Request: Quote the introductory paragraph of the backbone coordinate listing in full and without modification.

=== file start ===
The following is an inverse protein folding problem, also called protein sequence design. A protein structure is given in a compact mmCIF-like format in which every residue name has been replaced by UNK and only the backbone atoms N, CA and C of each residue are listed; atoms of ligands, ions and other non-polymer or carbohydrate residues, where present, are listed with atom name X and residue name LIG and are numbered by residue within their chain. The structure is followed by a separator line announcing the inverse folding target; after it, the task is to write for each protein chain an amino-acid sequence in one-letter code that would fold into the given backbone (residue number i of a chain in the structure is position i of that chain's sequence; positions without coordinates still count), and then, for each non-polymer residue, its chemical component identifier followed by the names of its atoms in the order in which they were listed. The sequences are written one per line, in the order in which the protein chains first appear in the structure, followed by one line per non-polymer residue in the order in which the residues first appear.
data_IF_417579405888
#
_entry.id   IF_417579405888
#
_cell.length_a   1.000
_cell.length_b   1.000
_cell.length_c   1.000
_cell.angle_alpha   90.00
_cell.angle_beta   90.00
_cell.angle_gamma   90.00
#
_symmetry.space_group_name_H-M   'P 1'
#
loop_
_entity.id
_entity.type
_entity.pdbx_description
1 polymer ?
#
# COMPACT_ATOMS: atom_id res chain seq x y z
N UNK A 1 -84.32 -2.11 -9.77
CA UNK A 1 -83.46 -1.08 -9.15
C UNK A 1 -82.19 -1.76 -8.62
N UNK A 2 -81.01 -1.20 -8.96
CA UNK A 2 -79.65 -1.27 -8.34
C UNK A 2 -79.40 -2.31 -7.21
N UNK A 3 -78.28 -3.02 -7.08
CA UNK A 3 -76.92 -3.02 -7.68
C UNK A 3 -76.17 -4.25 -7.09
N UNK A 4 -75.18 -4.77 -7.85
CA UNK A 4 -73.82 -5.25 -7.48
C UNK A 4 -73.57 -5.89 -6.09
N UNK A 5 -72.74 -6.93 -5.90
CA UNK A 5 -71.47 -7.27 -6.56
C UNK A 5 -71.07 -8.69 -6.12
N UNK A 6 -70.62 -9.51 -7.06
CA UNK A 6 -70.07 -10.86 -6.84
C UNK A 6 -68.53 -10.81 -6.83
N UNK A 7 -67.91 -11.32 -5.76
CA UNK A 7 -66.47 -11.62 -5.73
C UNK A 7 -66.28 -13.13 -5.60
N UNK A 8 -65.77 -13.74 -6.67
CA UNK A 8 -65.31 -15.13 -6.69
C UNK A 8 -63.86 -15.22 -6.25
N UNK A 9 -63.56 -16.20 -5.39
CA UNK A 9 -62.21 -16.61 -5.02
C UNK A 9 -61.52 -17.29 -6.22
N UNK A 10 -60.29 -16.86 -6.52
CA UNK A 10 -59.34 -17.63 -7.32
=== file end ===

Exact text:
The following is an inverse protein folding problem, also called protein sequence design. A protein structure is given in a compact mmCIF-like format in which every residue name has been replaced by UNK and only the backbone atoms N, CA and C of each residue are listed; atoms of ligands, ions and other non-polymer or carbohydrate residues, where present, are listed with atom name X and residue name LIG and are numbered by residue within their chain. The structure is followed by a separator line announcing the inverse folding target; after it, the task is to write for each protein chain an amino-acid sequence in one-letter code that would fold into the given backbone (residue number i of a chain in the structure is position i of that chain's sequence; positions without coordinates still count), and then, for each non-polymer residue, its chemical component identifier followed by the names of its atoms in the order in which they were listed. The sequences are written one per line, in the order in which the protein chains first appear in the structure, followed by one line per non-polymer residue in the order in which the residues first appear.